Networking is the New Approach to Mission: Testimonies from Ethiopia and Nigeria
Global Sisters Report (GSR) || By The Life Panelists || 28 August 2017
Collaboration against trafficking. Speaking out on national issues. Sharing formation resources and promoting vocations.
Dinknesh Amanuel is a member of the Maids of the Poor, a secular institute in Ethiopia. She teaches Patristics and is executive secretary for the Conference of Major Religious Superiors (CMRS) in Ethiopia.
One of the challenges we religious face in promoting vocations and doing other ministries is that sometimes we communicate very little. Communication is the best way to address any issue and look for solutions. As consecrated women we need to communicate, cooperate and work together in order to be effective in our apostolate and life.
We as the Conference of Major Religious Superiors in Ethiopia try to work together, especially in the field of vocation promotion and initial formation. We have a group of sisters from various congregations for this ministry. Their main activity is to help the youth learn how to discern about their future life. The sisters give them a common understanding of vocation and teach about the love of God and preciousness of the vocation. Working in collaboration with parish priests and the pastoral coordinators of different dioceses, they create links between congregations, dioceses and parishes. Their main aim is to create awareness of a vocation as a gift of God, to help young people make proper decisions for their future, and to have love and concern for their own life and the church at large. This group is effective because the members always try to work in collaboration with the bishops and parish priests.
Networking is one of the best ways to promote vocations and other activities in the church. It makes people work together to seek the common goal. We need to work, pray and grow together.
Florence Nwaonuma is a member of the Sisters of the Sacred Heart of Jesus. She has served as president of the Nigeria Conference of Women Religious.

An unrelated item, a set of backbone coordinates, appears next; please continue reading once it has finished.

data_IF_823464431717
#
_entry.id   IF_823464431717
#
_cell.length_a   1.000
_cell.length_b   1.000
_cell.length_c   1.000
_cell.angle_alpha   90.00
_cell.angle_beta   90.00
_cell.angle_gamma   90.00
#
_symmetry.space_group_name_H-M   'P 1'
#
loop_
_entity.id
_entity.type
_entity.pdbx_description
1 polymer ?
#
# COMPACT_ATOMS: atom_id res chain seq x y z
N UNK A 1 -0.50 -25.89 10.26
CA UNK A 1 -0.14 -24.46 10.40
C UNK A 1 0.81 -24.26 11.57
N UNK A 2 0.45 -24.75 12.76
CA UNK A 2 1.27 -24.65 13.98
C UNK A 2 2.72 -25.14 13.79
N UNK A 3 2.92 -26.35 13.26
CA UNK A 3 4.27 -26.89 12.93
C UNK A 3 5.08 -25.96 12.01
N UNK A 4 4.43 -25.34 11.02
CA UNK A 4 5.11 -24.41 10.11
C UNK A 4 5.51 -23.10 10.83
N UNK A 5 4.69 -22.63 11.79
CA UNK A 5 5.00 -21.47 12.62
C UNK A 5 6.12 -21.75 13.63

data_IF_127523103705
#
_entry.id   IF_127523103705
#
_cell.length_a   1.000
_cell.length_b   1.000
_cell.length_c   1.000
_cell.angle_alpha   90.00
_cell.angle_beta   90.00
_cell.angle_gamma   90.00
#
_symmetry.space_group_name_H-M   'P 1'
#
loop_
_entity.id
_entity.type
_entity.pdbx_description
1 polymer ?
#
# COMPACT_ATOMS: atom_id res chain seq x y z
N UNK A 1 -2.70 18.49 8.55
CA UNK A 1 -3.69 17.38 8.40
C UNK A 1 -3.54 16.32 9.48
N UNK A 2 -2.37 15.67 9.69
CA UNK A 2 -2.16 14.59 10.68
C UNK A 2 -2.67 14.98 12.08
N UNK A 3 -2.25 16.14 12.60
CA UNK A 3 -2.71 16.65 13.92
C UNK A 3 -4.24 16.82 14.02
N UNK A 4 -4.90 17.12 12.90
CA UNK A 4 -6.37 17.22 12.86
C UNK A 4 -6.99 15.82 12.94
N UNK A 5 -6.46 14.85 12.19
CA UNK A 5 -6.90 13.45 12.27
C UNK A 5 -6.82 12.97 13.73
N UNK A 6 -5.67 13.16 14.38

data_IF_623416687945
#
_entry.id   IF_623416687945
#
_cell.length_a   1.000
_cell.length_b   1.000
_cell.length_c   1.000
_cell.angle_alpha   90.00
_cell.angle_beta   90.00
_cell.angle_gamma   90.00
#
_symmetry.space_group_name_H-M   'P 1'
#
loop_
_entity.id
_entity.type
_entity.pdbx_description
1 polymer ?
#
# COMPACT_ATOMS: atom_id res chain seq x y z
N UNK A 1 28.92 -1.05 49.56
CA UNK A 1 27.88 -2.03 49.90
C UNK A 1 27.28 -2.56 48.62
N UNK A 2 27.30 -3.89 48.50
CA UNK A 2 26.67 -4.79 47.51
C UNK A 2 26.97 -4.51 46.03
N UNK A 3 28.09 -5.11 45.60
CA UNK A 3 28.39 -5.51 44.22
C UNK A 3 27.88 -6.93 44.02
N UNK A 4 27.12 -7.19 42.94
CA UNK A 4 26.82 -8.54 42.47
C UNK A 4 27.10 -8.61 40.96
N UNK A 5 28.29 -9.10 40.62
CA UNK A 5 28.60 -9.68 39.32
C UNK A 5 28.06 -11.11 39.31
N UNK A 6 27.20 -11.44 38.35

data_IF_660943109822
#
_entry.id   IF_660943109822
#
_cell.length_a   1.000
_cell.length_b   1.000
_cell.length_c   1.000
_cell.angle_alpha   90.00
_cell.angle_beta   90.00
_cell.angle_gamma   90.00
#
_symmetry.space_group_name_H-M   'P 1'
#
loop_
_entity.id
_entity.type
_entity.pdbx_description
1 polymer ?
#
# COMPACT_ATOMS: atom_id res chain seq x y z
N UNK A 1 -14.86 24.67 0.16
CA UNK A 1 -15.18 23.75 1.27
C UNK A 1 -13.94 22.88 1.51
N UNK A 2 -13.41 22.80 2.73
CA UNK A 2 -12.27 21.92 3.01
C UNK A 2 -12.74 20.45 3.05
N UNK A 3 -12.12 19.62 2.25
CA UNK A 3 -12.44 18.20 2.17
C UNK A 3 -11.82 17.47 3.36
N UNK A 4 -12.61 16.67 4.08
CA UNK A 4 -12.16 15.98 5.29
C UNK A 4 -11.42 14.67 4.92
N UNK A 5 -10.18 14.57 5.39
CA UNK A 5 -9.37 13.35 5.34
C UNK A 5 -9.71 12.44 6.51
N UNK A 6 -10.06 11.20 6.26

Networking or collaboration is working together with others. In my work with victims of human trafficking, I had wonderful networking experiences with sisters in my religious congregation as well as with sisters from other religious congregations both inside and outside of my country. But here I will focus on my networking experiences with sisters in Nigeria.
The issue we worked on was providing support, care and services for girls and women who were victims of trafficking. When a victim would come home, the sisters in Lagos received her through collaboration with immigration officials, who would hand her over to them. The sisters then send the woman to us in Benin City. The networking has been very effective, for several reasons.
It is important to note that the sisters in the network are professionals in their own disciplines. In a way we had inter-disciplinary or inter-professional collaboration among us. The sisters brought their expertise and experiences into the network. Besides that, we were very effective because we understood our goals — and because there was adequate communication among all of us involved in the process. The focus of our networking was on the women on whose behalf we networked and not on the “egos” of the sisters.
Another factor that helped us achieve success was the provision of training programs for women religious in the country prior to our networking. The training helped the sisters who knew nothing about human trafficking to become acquainted with the issues involved. Such “capacity building” helped us to avoid conflicts and dilemmas which could occur in inter-professional collaboration of this sort.
As part of our network activities, we had time to meet and discuss our work. For instance, we had cases of women who came back but decided to stay in Lagos rather than in Benin City. We looked into what was involved, and the sisters in Lagos had to add the extra job of full reintegration to their work.
On a final note, the major reason our networking was a huge success is due to our formation as religious. Our prayer life and commitment propelled us, and networking helped us to achieve social change for the victims.
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